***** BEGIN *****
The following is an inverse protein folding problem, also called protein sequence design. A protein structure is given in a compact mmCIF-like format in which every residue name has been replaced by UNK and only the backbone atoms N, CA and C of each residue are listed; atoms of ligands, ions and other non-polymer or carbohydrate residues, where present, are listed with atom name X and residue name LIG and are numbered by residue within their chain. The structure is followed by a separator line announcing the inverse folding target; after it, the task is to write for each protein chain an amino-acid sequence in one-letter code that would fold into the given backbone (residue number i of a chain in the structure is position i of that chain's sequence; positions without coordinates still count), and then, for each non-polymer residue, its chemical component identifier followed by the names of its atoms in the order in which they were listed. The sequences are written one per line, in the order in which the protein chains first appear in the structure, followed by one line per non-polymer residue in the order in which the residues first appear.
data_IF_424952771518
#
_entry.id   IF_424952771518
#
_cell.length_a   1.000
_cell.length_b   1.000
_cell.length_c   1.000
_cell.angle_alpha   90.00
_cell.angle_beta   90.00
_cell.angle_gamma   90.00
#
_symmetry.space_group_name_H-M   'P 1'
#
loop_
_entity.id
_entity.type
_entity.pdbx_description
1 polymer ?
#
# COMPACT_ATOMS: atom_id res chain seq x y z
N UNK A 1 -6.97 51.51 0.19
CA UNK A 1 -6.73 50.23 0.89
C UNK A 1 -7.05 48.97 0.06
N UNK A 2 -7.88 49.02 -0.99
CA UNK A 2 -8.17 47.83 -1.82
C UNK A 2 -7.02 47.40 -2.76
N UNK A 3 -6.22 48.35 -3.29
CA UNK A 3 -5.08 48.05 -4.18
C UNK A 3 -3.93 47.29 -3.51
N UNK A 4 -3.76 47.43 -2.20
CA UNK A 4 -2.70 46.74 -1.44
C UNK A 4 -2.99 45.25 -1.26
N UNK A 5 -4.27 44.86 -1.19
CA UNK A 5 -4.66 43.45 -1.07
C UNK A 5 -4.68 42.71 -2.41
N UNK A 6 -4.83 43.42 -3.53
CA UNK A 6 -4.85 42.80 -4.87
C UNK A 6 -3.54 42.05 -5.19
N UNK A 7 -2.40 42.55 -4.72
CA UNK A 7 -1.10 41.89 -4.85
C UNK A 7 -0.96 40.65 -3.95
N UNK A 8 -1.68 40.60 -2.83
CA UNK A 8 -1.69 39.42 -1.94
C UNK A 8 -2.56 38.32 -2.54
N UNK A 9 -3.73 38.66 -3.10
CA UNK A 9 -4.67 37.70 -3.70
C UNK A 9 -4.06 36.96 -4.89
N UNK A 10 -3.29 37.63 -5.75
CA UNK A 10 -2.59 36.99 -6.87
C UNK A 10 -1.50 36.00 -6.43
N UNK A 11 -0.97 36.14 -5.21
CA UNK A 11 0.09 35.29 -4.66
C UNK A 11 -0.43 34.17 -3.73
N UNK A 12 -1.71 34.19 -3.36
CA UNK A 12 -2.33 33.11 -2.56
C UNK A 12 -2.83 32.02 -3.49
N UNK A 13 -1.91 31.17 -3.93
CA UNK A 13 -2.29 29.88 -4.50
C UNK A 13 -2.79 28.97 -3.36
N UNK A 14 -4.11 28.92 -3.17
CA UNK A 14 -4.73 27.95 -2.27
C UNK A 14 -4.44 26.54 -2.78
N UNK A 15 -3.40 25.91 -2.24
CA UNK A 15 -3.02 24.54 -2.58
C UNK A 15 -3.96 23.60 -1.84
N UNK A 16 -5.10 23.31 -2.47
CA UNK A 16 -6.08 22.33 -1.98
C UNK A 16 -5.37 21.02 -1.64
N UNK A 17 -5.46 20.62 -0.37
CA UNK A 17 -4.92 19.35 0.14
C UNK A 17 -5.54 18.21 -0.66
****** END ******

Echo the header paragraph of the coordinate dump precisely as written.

The following is an inverse protein folding problem, also called protein sequence design. A protein structure is given in a compact mmCIF-like format in which every residue name has been replaced by UNK and only the backbone atoms N, CA and C of each residue are listed; atoms of ligands, ions and other non-polymer or carbohydrate residues, where present, are listed with atom name X and residue name LIG and are numbered by residue within their chain. The structure is followed by a separator line announcing the inverse folding target; after it, the task is to write for each protein chain an amino-acid sequence in one-letter code that would fold into the given backbone (residue number i of a chain in the structure is position i of that chain's sequence; positions without coordinates still count), and then, for each non-polymer residue, its chemical component identifier followed by the names of its atoms in the order in which they were listed. The sequences are written one per line, in the order in which the protein chains first appear in the structure, followed by one line per non-polymer residue in the order in which the residues first appear.